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original papers : Safety regulation and monitor liability

Author

Listed:
  • Ulrich Hege

    () (HEC School of Management, Department of Finance and Economics, F-78351 Jouy-en-Josas Cedex, France)

  • Eberhard Feess

    () (Department of Economics, Aachen Technical University, Templergraben 64, D-52062 Aachen, Germany)

Abstract

We propose a simple liability rule when several agents are jointly responsible for monitoring a risky economic activity or certifying its security. Examples are safety controls for drugs or technical systems, environmental liability, or air safety accidents. The agents have private knowledge of their monitoring or avoidance costs. We adopt a mechanism design approach to ensure optimal monitoring incentives. Our innovation is to focus on information that is available or can be proxied when harm has occurred and when typically regulators and/or courts deliberate over fines and damages. By contrast, earlier proposals require more estimations of hypothetical accident scenarios and their ex ante probabilities. We argue that our rule promises substantial savings in information costs for courts and regulators and excludes likely sources of errors.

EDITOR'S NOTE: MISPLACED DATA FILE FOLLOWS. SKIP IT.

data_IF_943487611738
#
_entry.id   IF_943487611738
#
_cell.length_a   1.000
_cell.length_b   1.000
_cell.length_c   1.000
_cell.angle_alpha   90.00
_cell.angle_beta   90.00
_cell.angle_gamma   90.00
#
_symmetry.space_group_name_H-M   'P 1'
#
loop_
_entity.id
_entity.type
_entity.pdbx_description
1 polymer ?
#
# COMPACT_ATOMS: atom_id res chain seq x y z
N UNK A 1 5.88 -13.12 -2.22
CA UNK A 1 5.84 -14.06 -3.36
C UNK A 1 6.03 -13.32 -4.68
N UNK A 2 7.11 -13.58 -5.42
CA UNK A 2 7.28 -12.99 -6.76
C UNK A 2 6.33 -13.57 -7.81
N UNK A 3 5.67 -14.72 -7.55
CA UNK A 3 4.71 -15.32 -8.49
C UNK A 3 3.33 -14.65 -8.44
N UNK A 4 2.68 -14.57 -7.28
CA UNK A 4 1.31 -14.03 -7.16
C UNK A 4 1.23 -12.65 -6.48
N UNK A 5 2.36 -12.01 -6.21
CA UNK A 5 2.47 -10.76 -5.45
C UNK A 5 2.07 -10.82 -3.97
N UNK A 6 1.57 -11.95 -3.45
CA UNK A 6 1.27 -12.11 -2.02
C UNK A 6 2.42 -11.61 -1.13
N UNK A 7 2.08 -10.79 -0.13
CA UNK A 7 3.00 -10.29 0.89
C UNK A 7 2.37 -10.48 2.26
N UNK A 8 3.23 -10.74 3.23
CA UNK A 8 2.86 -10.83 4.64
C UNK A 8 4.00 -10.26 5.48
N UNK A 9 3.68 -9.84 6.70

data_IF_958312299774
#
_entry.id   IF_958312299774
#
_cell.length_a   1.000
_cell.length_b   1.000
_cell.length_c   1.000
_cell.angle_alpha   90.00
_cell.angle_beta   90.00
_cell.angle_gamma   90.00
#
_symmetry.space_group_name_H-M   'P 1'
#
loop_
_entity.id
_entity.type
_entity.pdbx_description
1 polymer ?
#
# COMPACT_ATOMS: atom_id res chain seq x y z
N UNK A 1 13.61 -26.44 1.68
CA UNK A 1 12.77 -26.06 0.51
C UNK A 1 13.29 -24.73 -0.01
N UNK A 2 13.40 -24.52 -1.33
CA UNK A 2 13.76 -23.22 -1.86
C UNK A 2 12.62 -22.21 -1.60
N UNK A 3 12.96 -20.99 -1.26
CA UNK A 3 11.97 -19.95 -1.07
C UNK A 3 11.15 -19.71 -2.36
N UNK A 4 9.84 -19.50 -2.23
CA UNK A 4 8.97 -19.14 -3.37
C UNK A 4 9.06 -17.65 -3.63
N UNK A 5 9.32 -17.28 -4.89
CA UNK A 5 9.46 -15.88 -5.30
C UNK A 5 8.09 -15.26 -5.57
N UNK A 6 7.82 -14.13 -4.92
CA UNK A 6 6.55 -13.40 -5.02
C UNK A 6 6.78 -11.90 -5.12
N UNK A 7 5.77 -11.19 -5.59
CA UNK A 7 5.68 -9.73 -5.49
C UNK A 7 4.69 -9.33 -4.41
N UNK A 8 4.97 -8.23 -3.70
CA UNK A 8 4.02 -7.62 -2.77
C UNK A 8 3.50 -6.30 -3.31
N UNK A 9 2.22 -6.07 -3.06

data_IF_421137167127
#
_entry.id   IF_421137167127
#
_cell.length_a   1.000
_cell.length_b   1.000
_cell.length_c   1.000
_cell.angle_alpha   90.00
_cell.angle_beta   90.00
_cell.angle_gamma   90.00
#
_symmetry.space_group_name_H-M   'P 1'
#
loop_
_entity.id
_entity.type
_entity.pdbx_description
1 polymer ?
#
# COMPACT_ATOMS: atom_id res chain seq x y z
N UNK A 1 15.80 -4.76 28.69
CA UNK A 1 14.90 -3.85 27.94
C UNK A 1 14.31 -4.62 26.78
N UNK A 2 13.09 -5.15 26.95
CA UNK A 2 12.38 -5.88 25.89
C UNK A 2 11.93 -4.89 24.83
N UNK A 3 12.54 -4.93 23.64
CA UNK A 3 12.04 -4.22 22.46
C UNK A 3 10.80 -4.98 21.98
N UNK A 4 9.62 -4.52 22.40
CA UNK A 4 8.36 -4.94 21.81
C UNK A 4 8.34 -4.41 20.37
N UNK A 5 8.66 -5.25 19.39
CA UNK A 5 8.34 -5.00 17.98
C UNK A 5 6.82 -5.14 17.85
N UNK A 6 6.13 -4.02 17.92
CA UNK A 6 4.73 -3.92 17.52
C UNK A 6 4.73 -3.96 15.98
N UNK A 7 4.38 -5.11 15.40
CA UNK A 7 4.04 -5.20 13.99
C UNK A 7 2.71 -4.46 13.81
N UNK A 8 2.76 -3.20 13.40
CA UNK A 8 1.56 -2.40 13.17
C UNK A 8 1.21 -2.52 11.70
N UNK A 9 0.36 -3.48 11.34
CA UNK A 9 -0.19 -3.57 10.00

Suggested Citation

  • Ulrich Hege & Eberhard Feess, 2002. "original papers : Safety regulation and monitor liability," Review of Economic Design, Springer;Society for Economic Design, vol. 7(2), pages 173-185.
  • Handle: RePEc:spr:reecde:v:7:y:2002:i:2:p:173-185 Note: Received: 11 October 2000 / Accepted: 14 September 2001
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    References listed on IDEAS

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    Citations

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    Cited by:

    1. González, Patrick, 2003. "Optimal Assignment of Liabilities," Cahiers de recherche 0305, Université Laval - Département d'économique.
    2. Joshua Anyangah, 2012. "On information, extended liability and judgment proof firms," Environmental Economics and Policy Studies, Springer;Society for Environmental Economics and Policy Studies - SEEPS, vol. 14(1), pages 61-84, January.

    More about this item

    Keywords

    Safety regulation; multiple monitors; Bayesian mechanism;

    JEL classification:

    • K13 - Law and Economics - - Basic Areas of Law - - - Tort Law and Product Liability; Forensic Economics
    • H41 - Public Economics - - Publicly Provided Goods - - - Public Goods

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